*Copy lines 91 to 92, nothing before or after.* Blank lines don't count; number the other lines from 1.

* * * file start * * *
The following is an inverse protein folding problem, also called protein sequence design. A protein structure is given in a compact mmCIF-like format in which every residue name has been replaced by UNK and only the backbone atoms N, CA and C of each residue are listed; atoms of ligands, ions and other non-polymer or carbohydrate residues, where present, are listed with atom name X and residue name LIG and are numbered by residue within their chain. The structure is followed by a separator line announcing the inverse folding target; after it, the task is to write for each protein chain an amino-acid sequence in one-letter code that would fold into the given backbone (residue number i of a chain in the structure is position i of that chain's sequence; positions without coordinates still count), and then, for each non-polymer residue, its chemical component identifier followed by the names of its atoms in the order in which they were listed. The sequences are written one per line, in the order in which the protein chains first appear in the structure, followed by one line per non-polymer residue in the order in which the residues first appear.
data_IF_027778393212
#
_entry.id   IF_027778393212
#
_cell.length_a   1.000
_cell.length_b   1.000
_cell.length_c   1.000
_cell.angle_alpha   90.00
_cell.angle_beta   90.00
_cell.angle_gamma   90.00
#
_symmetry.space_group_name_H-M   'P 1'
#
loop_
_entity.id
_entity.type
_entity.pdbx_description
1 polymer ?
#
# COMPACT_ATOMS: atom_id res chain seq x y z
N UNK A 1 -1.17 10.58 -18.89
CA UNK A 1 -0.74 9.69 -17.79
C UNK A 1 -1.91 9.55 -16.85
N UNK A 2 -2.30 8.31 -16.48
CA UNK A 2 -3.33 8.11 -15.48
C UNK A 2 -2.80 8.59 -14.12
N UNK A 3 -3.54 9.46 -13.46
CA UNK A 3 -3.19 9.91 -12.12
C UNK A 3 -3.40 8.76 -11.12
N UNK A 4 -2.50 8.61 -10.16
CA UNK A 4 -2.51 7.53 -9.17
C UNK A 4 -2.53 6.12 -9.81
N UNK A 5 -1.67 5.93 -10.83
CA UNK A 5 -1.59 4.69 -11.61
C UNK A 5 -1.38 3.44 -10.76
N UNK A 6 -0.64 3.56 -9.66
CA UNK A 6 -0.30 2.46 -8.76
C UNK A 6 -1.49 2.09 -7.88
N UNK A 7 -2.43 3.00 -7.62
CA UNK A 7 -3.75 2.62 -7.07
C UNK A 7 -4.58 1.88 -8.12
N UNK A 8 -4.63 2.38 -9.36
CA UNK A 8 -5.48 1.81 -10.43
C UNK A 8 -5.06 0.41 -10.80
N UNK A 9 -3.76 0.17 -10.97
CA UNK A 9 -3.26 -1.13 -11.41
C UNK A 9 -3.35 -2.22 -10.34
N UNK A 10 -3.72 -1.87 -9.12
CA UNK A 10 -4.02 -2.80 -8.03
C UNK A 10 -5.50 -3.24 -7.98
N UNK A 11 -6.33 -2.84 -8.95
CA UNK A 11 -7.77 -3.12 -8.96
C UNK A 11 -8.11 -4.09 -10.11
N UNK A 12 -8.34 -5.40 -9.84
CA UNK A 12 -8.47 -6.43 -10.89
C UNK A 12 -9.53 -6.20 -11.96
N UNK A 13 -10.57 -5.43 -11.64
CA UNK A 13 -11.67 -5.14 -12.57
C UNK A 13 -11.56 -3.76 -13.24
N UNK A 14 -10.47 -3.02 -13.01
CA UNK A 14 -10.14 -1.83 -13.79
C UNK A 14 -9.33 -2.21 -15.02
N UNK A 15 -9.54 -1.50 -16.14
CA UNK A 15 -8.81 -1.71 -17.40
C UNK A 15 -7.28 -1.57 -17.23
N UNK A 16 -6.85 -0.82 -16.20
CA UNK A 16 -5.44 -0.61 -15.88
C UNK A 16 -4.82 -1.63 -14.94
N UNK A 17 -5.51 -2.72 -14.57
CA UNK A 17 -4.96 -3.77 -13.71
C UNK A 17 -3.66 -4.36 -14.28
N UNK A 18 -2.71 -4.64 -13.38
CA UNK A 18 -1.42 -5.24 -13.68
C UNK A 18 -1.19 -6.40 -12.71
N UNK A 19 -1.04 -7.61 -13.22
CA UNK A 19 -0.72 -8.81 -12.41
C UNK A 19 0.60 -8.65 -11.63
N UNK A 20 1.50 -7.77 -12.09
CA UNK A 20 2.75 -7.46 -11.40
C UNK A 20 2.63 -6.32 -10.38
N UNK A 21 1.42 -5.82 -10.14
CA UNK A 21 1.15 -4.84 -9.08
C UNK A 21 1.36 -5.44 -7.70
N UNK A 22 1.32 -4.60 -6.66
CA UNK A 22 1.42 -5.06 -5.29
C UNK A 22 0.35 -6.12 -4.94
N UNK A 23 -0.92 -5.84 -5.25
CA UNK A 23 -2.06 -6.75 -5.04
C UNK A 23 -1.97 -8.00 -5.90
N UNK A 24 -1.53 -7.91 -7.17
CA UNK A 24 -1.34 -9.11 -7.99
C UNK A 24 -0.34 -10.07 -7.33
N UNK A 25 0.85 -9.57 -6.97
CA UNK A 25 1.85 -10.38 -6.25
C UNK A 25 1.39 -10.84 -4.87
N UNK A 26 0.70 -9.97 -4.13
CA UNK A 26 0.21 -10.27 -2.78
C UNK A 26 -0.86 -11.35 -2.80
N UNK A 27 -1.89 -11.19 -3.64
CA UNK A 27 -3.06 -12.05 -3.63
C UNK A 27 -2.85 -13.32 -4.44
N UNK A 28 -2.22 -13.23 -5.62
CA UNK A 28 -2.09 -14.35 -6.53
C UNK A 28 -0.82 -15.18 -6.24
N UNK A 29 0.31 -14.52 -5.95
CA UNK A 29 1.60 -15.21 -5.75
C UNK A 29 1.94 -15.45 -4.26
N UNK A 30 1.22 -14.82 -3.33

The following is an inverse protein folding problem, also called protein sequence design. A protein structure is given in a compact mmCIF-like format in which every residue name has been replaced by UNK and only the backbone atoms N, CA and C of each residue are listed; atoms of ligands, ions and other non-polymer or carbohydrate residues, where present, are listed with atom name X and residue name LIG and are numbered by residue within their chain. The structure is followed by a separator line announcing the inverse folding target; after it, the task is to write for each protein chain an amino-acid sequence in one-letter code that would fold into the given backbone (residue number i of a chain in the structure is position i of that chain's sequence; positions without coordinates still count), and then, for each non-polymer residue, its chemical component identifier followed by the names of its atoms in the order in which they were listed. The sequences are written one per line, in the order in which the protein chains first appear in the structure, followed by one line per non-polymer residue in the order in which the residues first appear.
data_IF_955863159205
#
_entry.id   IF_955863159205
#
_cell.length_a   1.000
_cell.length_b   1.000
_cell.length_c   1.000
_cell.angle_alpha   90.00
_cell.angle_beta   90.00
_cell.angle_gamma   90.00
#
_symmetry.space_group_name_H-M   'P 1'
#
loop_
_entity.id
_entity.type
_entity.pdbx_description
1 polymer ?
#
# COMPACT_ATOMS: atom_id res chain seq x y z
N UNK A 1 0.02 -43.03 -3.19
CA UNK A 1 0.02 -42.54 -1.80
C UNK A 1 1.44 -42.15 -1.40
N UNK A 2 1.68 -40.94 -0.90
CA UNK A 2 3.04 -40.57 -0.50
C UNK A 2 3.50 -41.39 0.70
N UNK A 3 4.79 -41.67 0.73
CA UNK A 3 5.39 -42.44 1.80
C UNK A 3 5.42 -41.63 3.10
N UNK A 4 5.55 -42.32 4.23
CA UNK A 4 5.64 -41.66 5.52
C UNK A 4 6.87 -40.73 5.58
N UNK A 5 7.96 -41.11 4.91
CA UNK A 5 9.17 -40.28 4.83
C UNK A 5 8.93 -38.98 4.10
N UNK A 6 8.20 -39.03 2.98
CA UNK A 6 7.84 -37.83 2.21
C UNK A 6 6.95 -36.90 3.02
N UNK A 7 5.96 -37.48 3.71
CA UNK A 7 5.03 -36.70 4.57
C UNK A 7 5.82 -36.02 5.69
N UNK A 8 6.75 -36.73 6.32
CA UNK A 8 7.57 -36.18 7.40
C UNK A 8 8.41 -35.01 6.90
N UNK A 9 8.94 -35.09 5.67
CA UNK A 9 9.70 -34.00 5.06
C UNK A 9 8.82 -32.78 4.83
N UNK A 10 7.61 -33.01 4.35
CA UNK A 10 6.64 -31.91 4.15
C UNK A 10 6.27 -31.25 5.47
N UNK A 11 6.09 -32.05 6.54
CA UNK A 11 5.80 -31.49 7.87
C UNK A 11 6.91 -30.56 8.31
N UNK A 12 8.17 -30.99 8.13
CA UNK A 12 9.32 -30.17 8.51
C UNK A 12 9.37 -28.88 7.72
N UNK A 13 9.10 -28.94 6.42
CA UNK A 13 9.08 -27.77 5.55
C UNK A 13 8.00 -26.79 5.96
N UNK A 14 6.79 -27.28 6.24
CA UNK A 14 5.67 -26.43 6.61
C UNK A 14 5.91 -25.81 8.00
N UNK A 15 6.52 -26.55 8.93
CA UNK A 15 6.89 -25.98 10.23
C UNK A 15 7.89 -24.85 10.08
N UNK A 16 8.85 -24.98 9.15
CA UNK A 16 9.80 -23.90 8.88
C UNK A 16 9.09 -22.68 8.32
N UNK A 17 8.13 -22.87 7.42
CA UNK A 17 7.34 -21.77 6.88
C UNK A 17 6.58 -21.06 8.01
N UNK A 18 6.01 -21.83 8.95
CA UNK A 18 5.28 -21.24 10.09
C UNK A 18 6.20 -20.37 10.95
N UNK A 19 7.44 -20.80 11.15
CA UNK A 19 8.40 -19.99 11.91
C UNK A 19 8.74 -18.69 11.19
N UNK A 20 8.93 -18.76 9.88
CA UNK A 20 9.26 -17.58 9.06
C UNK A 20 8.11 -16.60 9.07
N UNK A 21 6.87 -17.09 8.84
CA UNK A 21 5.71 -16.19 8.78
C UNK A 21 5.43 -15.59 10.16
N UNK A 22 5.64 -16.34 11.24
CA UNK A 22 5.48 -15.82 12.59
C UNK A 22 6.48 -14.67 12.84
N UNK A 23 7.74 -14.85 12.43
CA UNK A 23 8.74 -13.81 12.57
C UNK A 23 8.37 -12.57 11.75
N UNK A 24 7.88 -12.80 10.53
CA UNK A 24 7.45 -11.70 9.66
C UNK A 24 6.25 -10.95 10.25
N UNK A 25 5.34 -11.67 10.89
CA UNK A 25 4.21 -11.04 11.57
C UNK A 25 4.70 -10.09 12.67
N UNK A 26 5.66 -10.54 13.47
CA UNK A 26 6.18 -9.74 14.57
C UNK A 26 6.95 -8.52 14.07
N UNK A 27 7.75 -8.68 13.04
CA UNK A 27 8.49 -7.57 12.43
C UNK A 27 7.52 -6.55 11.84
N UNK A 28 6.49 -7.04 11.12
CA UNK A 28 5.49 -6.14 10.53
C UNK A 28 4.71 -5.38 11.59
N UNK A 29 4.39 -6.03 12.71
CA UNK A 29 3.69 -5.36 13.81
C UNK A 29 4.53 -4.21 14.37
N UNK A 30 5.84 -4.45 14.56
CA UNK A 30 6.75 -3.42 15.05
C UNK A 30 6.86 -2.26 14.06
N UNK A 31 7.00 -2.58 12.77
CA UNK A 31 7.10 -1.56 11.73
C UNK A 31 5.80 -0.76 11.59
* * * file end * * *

N UNK A 24 -1.53 -7.91 -7.17
CA UNK A 24 -1.34 -9.11 -7.99